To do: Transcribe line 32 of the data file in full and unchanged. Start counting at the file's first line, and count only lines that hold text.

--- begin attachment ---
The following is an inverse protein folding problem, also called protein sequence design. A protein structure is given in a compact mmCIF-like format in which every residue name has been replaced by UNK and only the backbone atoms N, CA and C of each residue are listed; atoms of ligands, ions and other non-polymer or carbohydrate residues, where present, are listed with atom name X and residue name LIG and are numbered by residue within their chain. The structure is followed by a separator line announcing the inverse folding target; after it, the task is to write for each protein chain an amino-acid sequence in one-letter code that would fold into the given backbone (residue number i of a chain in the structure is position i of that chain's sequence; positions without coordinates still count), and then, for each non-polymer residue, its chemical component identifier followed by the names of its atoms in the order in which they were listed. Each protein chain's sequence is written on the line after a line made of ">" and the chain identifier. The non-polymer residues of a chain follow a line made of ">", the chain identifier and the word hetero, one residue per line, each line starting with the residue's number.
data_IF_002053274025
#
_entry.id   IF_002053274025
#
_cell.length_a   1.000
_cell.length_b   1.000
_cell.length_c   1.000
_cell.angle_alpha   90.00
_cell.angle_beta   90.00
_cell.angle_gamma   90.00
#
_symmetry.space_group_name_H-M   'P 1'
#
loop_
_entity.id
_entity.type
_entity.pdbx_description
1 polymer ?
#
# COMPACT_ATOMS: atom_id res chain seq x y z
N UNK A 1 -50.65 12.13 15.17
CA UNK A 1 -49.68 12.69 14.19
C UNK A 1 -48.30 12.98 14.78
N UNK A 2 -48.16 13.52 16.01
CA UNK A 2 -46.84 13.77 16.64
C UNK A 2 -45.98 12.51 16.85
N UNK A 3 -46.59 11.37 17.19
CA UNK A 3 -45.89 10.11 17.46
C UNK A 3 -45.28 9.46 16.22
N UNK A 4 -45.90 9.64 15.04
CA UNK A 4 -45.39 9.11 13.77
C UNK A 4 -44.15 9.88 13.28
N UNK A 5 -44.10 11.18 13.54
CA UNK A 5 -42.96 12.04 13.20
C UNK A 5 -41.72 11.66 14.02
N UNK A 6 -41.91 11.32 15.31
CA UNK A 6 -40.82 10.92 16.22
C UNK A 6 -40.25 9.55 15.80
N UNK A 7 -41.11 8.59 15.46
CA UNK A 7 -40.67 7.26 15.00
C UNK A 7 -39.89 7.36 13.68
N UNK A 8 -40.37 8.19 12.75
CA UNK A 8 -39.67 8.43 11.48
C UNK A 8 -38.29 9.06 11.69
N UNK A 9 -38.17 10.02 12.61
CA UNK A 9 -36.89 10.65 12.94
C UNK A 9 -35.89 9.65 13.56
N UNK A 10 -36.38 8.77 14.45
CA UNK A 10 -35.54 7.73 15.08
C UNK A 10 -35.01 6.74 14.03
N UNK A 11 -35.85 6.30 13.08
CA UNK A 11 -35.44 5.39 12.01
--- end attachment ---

CA UNK A 4 -45.39 9.11 13.77